The writing is very clear on the wall, any elections held without weeding out the corrupt..are going to bring in a corrupt and dysfunctional parliament that will make us wish for the Gillani era…

    Credit goes to the author for calling a spade a spade.. There were both good and bad sides to this episode…

    I don’t care whether its Imran Khan, Dr. Qadri, or whoever, someone needs to stand matter what the mainstream media says and try to setup checks and balances in this rotten system that will ensure a better Pakistan.

  • S Nasrullah

    TuQ may not fit any of the prescribed heroics that Mr NASAH corrected the Blog writer to re-paragraph. An ardent Imran Khan supporter may join the chorus of others labeling the gigantic effort of TuQ staging a mammoth Long March as “Topi Drama” a “Noora Kushti” or a mere “Drama” -yet are their own Leaders capable of pulling through such magnificent and disciplined class of Dharna without destruction of public property or loss of life? I am a supporter of IK and I was glad when IK was grilled before many Anchors of the TV Political projections where IK was made to answer for his inaction and his reluctance to join the Long March? Khan was seen to play defensive and the various reasons he gave did not measure up to the strong and the honest Leader that he is. He resented TuQ embracing the disgraced members of the Junta against whom he had enacted such splendid show and considered revolting for his supporters if he were to do the same what TuQ did. Was it a mean achievement that the regime, known for its falsifications and flurry of promises and posturing, resorted to erecting barriers of legal, political, moral and farcical facades to take wind out of TuQ sails, and fueled confrontation tactics, ultimately succumbed and submitted and made a bee line to his Container to sign on the dotted lines of Long March Declaration. Even to this day, they are all closeted in the corridors of power to thrash out pragmatic meanings and muscle to the Long March Declaration. Was it not the ideal time to grab the Opportunity of ground swell of discontent to throw over a government that miserably failed to deliver any thing promised by those cranks and their humiliation would have spurred their departure from the political scene for long time if not sealed their fate forever?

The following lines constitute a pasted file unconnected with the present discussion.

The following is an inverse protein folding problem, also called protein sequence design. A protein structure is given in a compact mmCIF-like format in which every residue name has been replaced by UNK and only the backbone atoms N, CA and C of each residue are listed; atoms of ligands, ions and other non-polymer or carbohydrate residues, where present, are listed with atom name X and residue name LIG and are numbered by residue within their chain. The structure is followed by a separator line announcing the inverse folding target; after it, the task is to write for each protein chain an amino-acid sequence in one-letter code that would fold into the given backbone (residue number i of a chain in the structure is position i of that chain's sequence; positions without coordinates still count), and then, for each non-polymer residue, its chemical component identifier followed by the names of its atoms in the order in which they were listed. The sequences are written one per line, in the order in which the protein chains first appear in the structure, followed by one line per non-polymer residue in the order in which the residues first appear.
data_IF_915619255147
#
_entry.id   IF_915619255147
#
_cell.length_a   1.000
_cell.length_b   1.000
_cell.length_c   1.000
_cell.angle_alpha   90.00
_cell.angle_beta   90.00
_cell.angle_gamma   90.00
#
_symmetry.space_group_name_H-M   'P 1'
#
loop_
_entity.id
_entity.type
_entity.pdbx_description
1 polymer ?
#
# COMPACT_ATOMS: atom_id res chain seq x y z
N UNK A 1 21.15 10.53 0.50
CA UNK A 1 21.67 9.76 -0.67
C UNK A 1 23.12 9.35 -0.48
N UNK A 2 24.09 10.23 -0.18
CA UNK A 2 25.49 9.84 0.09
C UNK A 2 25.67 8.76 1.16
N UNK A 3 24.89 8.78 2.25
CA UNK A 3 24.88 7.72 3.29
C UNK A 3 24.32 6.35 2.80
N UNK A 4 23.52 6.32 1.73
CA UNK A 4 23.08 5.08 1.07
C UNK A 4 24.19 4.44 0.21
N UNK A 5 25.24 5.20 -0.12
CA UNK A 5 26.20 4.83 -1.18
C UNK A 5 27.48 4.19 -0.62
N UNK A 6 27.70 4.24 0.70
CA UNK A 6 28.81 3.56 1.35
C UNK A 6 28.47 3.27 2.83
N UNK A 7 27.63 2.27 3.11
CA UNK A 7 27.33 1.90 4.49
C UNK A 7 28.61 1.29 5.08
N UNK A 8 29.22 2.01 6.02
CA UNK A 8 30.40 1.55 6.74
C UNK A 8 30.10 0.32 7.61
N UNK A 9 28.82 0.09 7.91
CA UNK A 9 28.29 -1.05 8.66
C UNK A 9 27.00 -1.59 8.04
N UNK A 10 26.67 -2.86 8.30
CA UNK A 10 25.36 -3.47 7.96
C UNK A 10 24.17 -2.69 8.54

• Muhammad Atif Agha

    What i think, PPP tried to create a dummy Imran with the personality of “Tahir ul Qadri” who could speak the same things which Imran does and who could talk like that, but from inside he is the same which a typical corrupt politician is. Supporters of Imran Khan were about to deceive that Imran Khan right step saved them from being destroyed, no doubt We have more respect for our Quaid Imran Khan after this drama and fake Qadri.

  • M.Saeed

    But, Qadri-crowd almost entirely comprised well entrenched party-faithful.

    Being resident of Islamabad and living at a stone-throw distance from the D-Chowk, I was able to do some simple survey and calculations. I had counted about 750 inter-city transport buses of 11-23 and 45-seats, all parked during the entire Long-March period, on and along the green belts and road of Islamabad’s Blue Area. They all were displaying Punjab number plates, mostly from rural areas.
    Taking an average of the above seating capacities, they must have transported about 19,500 to 20,000 people. Adding to that some casual and periodic participants from the twin cities, the whole crowd was not more than of 30,000 people.
    To estimate costs, even if the “imported crowd” was paid Rs.10,000 per head for participation, that amounts to just Rs.20 crores! Not a big deal, if the whole project had a financial provision of Rs.600 crores!

    Let us examine the material outcome of the Long March. Perhaps, the only appreciable plus would be the practical and essential application of Articles 62 and 63 of the Constitution as a basic screening-sieve for removing the unwanted sludge from the electoral candidates of our forthcoming elections. If this effort succeeds, the whole campaign could become the turning-point in sanitizing our polity. Otherwise, it would prove being another weapon in the covert plan to hasten our disaster.